As for Dershowitz’s book, In Defence of Israel, Finkelstein states that it’s so bad, he doesn’t think that Dershowitz either wrote or, before he debated with him, had even read it. Whole sections of it are plagiarised. He uses uncritically the work of Joan Peters, who argued that there were no Arabs in Palestine until the Jewish settlers arrived. Finkelstein states its a lie, concocted from a very selective use of Ottoman (Turkish imperial) sources. She also alters and amends these texts to suit herself as well. And when he isn’t plagiarising, he’s simply making stuff up. For example, he talks about the case of a Palestinian who was shaken to death in Israeli custody. All the doctors and physicians, who examined the case concurred that this was the case. Dershowitz, however, states that an independent body concluded that he had died of a pre-existing condition. This is simply not true. Dershowitz, or rather his ghost writer, simply made it up. And nowhere in the book does Dershowitz cite or quote any of the recognised human rights bodies – Amnesty International, Human Rights Watch, the UN. He doesn’t for a very good reason. If he did, he’d have to alter the book and change its title to The Case for Palestine.

Finkelstein states that for most cases of pseudo-scholarship, all you have to do to tell it’s wrong is to look at the author’s biography, what organisations they belong to, and who’s publishing it. But this simply isn’t the case by the stuff churned out by the Israel lobby. It’s published by very reputable publishers, its authors often hold prestigious academic places – Dershowitz himself is a professor of law, and the head of a law department at one of the US universities.
And these books and their lies are given very good reviews by the papers and literary journals. For example, he said that after he debated Dershowitz, there was a bit of back forth between him and others about the book, and one of the journos wrote something about it. And then the book received four and five star reviews from papers like the New York Times.

Israel Lobby’s Attitude to Truth that of Revolutionary Communists

So why do they do it? Finkelstein states that they’re motivated by the same attitude as some revolutionary Marxist organisations: that it’s true, if it serves the cause. Finkelstein was a Maoist in the ’60s and ’70s, and used to know a member of the Vietnamese Communist party. In the ’70s there was some debate over whether The Diary of Anne Frank had actually been written by her, or was really the work of her father. Finkelstein states that in 1978 he asked his Maoist mentor about it. He said, ‘It’s true, even if it isn’t’. In other words, if it serves the cause, then it’s true, even when it’s a lie. And these lies serve the Israeli cause.

Here’s the video.

Finkelstein’s detailed exposition here of the sheer mendacity of the Israeli lobby and the deep complicity of the mainstream media, who automatically repeat it without even bothering to do the most basic checks for factual accuracy, is astonishing. These are people, who lie without any qualms, destroying their lives and reputations of decent people, including many active, proud, observant Jews, without any conscience whatsoever. This explains how it is that one of their trolls tried to bait Mike into saying something anti-Semitic, and then tried to fabricate something when Mike didn’t.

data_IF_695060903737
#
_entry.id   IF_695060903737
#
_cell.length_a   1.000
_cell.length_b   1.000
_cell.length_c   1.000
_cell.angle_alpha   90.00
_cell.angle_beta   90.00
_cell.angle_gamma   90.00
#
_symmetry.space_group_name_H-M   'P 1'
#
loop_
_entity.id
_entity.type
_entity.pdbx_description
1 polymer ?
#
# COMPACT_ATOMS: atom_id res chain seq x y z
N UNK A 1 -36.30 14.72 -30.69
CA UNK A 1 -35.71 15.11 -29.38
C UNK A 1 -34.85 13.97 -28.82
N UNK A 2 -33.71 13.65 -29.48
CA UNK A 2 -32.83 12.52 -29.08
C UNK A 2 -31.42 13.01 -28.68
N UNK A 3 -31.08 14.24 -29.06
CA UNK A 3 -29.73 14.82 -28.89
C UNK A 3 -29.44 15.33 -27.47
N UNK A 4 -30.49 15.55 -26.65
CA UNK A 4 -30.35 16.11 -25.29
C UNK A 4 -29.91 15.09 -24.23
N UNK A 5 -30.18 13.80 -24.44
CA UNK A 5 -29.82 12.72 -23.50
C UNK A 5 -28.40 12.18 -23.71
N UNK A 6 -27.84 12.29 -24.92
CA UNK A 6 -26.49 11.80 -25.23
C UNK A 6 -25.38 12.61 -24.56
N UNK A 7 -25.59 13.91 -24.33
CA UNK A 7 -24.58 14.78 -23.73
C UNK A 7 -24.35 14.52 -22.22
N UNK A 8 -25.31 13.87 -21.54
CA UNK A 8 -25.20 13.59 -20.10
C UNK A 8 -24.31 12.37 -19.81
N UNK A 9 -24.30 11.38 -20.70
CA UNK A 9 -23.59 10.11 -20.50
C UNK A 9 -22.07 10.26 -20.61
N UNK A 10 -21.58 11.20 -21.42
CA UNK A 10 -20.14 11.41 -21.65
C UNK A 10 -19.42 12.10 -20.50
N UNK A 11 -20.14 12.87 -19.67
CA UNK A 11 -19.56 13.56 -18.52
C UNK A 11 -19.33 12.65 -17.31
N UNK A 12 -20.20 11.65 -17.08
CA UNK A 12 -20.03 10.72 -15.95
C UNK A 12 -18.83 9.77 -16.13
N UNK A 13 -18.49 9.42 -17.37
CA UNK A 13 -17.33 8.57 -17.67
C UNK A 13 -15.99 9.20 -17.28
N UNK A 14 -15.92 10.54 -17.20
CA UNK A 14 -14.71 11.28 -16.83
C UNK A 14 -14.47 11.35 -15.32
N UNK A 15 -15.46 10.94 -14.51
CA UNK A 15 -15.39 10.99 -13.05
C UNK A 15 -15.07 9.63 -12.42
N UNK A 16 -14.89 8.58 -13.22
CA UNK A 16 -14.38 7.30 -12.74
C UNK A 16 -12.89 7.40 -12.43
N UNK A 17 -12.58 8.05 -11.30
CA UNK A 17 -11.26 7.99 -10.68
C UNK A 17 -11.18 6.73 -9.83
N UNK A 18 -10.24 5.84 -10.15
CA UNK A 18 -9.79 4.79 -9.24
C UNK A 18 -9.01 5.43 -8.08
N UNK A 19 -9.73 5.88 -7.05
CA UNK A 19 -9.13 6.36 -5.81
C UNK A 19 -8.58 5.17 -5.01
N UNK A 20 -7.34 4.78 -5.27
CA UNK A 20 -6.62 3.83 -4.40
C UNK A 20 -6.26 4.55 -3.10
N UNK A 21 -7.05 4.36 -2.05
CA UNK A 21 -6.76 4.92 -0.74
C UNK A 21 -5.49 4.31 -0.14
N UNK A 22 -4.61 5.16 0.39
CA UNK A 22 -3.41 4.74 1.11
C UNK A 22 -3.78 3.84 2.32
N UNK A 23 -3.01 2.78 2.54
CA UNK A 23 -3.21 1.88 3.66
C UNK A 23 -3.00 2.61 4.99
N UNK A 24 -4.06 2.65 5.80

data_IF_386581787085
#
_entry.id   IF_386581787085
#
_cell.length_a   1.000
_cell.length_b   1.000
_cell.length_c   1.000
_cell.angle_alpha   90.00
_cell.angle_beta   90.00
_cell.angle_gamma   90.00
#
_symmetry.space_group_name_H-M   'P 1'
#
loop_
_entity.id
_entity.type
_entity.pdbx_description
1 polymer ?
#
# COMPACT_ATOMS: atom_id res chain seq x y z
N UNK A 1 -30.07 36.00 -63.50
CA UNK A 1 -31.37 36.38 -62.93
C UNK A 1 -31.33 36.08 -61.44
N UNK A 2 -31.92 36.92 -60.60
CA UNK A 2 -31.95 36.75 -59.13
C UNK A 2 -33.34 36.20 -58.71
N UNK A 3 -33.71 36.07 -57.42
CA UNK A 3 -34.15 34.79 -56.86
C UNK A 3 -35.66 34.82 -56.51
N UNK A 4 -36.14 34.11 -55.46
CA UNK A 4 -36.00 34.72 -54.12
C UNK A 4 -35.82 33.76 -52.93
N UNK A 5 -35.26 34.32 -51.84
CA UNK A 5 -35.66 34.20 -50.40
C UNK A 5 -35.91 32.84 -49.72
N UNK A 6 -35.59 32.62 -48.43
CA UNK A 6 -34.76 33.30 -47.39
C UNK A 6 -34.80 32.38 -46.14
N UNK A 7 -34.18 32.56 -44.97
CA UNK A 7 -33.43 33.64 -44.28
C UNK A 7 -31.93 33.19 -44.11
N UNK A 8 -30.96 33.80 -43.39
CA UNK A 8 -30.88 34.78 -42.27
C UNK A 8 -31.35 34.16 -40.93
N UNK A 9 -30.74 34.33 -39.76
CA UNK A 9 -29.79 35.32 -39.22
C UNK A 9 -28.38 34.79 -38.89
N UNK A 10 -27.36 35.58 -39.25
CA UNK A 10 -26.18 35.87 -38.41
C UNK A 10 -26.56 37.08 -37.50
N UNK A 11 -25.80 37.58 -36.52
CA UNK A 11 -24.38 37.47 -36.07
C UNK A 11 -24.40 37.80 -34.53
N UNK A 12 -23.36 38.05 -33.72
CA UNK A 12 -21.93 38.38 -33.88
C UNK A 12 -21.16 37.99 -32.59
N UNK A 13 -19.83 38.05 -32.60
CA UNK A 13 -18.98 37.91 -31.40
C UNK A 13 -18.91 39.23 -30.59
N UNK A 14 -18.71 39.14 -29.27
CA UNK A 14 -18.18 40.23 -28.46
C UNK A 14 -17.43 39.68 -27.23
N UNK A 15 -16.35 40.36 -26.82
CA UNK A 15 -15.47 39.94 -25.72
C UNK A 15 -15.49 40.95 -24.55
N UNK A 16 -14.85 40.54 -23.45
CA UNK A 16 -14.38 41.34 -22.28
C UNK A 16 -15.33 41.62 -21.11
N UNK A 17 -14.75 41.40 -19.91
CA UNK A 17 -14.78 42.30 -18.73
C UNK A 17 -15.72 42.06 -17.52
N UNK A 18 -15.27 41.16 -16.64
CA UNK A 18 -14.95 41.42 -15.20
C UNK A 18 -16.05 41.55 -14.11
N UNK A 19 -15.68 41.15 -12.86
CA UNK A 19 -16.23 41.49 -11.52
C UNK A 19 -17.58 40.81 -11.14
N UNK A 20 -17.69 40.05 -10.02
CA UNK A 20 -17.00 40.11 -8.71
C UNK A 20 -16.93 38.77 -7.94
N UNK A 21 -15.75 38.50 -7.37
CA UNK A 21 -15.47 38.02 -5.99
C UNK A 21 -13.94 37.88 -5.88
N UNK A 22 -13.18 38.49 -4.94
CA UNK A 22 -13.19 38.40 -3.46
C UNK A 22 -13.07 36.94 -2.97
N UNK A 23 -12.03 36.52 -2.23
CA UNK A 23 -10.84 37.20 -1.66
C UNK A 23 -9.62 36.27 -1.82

This shows that the Israel lobby are liars, and it’s long past the time they were called out, exposed, and discredited for their lies, along with the mendacious and compromised media that repeats and supports them.

Mikhail Gorbachev on Worker’s Control in Perestroika

May 31, 2016

One of the most interesting aspects of Gorbachev’s plan to restructure the Communist system in Perestroika was the re-introduction of workers’ control. Lenin briefly introduced this after the Bolshevik coup of 1917, but it was reversed when it was found that, contrary to Bolshevik expectations and dogma, the workers couldn’t manage industry on their own. Lenin himself was fiercely autocratic and intolerant, and the Bolshevik monopolization of power offended not only liberal democrats, but also other committed Marists, like Karl Kautsky and Rosa Luxemburg, who wrote articles denouncing it. Much of the intolerance and oppressive nature of the Soviet system came directly from Lenin and his doctrine of ‘democratic centralism’. This was the dogma that once the leaders of the Communist party had made a decision, no further discussion was permissible, and their commands should be carried out with any further debate or protest. Nevertheless, Gorbachev harkened back to Lenin and his supposed espousal of democracy in order to invigorate the moribund and sclerotic Soviet system. The reintroduction of workers’ control was part Gorby’s wider programme of democratizing Soviet society.

In his 1987 book, Perestroika: New Thinking for our Country and the World (London: Collins) Gorby writes